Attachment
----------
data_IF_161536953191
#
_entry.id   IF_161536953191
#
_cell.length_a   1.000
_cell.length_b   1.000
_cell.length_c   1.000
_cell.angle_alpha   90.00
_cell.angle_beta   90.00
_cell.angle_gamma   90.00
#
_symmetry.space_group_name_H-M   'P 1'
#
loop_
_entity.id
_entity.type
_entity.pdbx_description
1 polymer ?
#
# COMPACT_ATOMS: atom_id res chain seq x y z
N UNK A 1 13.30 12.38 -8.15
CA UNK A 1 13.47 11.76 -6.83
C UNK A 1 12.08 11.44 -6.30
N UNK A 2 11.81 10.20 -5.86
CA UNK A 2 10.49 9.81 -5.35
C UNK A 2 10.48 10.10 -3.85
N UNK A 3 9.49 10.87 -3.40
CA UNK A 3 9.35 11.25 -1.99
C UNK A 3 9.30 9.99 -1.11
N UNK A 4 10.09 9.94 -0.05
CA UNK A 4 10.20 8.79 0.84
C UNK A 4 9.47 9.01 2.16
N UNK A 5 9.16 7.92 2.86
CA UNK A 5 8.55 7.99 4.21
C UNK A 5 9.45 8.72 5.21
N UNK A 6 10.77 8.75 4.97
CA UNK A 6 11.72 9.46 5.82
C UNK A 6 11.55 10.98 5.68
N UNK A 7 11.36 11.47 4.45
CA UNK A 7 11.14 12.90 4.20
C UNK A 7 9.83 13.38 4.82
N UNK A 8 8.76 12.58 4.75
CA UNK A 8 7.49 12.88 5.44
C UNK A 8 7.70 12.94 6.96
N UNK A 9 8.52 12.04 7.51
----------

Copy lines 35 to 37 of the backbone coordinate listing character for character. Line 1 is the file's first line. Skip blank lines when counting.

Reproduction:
C UNK A 5 9.45 8.72 5.21
N UNK A 6 10.77 8.75 4.97
CA UNK A 6 11.72 9.46 5.82